Police need to be gender sensitised

To address the needs of women, many police forces have increased the intake of women into police.

The outrage of the entire nation over the brutal sexual assault on a 23-year-old student in Delhi manifested in Parliament. A number of suggestions, including award of death penalty, were made to prevent such attacks in future. In fact the Delhi police made a statement that a request would be made to consider death penalty to the rape accused. Is death penalty the only answer to prevent incidents of rape?
It is well known that crimes cannot be completely stopped but at best kept under check. Crime usually takes place when there is an opportunity to commit it --presence of a target and absence of police or security mechanism there.

This has been proved time and again, more significantly in New York City where since 1990 violent crime showed a declining trend. The then mayor of New York, Rudy Giuliani made  a new approach called  ‘broken windows,’ which meant adopting an aggressive deterrent and enforcement strategy wherein perpetrators of ‘minor crimes’ were severely dealt with. The extensive use of cameras in all vulnerable places, the involvement of the citizenry in combating crime also helped in crime reduction.

Cops being at the hotspots of crime is a good deterrent.  Hence police forces all over usually map areas that are prone for crime and give adequate attention to that area by deploying static police pickets, patrol cars, electronic surveillance devices etc. But when such a deployment is not done scientifically, or not done at all, crimes  happen.

Lack of staff

Station house officers complain that they do not have adequate staff for crime prevention since most of the staff are doing ‘VIP security’ duties. Many of these securitymen are seen doing personal errands for their ‘protectees’ rather than provide security. Despite the Supreme Court ruling in Prakash Singh case that crime duties and law and order duties need to be separated, nothing like that has happened on the ground. With the result, there are not enough policemen to do beat or patrolling duties.

Hundreds of crores of rupees have been spent by the police forces in India in the name of ‘modernisation.’ Amounts earmarked for technological upgradation, however, have not been  spent rationally. CCTV cameras were installed in some cities, but due to lack of proper maintenance, many are non-functional. Thousands of vehicles were purchased but they are not effectively being used for crime prevention. Quick investigation and prosecution are also important to prevent future crimes. Adequate attention needs to be given to this aspect.

There is one more complaint against the police in India, that police are not sensitive to the problems of women and children and are not sympathetic to women who are victims of crime. The male dominated police in our country carry the same prejudices against women like the other males in society. To address the needs of women and children, many police forces have increased the intake of women into police. Some states created help desks for women and children in police stations exclusively managed by women.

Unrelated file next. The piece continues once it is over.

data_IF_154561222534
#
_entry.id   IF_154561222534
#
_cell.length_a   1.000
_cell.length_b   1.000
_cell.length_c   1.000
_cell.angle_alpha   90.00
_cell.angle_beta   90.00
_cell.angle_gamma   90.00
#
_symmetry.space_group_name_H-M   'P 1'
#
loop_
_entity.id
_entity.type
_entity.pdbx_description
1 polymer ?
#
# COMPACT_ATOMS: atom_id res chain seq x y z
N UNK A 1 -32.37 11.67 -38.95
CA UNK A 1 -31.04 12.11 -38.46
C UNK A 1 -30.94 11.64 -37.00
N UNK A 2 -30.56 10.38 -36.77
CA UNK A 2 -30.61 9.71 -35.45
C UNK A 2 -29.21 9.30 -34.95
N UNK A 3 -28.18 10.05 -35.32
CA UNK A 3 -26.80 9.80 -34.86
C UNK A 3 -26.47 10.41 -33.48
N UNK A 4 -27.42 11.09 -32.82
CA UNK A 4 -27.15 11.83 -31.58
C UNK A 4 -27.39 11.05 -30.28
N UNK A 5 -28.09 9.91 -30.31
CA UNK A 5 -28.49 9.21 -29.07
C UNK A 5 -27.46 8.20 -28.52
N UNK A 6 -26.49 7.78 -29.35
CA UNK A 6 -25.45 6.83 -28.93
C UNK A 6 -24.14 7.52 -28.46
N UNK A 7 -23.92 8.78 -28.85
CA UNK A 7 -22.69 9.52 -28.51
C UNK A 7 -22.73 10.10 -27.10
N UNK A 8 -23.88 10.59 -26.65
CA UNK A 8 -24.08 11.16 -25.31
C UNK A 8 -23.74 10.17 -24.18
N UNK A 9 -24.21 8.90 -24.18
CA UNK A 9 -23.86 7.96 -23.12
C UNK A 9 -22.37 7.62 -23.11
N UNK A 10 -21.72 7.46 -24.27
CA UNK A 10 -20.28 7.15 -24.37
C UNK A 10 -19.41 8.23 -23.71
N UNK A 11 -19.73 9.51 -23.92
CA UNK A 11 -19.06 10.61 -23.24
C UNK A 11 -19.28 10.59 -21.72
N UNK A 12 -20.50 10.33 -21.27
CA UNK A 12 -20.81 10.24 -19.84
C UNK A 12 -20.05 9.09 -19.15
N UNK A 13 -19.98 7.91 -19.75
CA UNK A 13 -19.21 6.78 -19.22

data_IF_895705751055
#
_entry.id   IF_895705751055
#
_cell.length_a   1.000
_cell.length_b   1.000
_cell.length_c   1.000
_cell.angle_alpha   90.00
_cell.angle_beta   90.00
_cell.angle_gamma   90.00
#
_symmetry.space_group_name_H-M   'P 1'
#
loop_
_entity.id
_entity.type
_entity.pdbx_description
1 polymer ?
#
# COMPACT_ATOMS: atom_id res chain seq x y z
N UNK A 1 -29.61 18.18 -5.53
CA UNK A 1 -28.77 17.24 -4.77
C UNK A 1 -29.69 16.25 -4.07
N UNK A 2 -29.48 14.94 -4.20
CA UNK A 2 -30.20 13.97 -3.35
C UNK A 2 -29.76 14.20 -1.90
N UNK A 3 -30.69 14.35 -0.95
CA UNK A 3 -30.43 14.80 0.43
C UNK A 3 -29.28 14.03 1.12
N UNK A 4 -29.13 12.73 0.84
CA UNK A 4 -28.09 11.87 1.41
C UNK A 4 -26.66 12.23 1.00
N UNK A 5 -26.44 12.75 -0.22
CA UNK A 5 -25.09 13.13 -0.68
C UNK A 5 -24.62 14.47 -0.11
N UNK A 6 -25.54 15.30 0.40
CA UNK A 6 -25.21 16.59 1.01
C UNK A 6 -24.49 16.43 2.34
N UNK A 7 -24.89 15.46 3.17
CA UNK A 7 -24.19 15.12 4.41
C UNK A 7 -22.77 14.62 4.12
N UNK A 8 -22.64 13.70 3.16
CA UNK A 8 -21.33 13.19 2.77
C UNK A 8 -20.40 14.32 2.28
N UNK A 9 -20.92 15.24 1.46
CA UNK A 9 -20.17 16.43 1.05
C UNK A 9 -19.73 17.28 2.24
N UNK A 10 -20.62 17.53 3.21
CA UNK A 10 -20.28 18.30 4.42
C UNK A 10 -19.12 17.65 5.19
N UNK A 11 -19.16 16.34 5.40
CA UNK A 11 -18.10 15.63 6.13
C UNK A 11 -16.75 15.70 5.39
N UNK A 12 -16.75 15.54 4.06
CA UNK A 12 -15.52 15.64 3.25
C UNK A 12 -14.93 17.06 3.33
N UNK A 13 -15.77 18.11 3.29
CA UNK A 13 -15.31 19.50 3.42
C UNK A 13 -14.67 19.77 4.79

Karnataka, however, has gone a step ahead. Apart from reserving  10 per cent of police jobs to women, with the help of Unicef, Karnataka police embarked upon a gender sensitisation programme for its ranks which has given rich dividends. This model can be adopted by others while tackling gender issues. The most vocal suggestion that has been put forth to prevent brutal assaults on women is to change the existing laws. It is seen that several commissions have been set up in the country to suggest measures to revamp the criminal justice system, but most of these reports are gathering dust. Unless the criminal justice system is thoroughly revamped, the police cannot face the challenges of the present day.

There is a demand that crimes against women and children should be dealt with by fast track courts and the perpetrators of such crimes should get exemplary punishment. Crimes have come down whenever habitual offenders are put behind bars or put under surveillance.  While quick arrests and longer times in prisons may deter criminals, the theory that harsh sentences deter crimes has little evidence to support it. Presently death penalty is not prescribed for the offence of rape in India. It is pertinent to note that even those offences which carry death penalty, like murder, continue to occur frequently. Death penalty can be imposed only in the rarest of rare cases and very recently the Supreme Court in Sangeet v/s State of Haryana has reiterated this.  Besides, there are a number of Human Rights groups which are opposing continuance of death penalty in India stating that hundreds of other countries have abolished it.

Hence the best way to prevent attacks on women in future is to tighten the preventive action by the police, to sensitise the police forces to the problems of women and children, to quickly investigate and prosecute the case and get the culprit punished.

(The author is a retired DGP)

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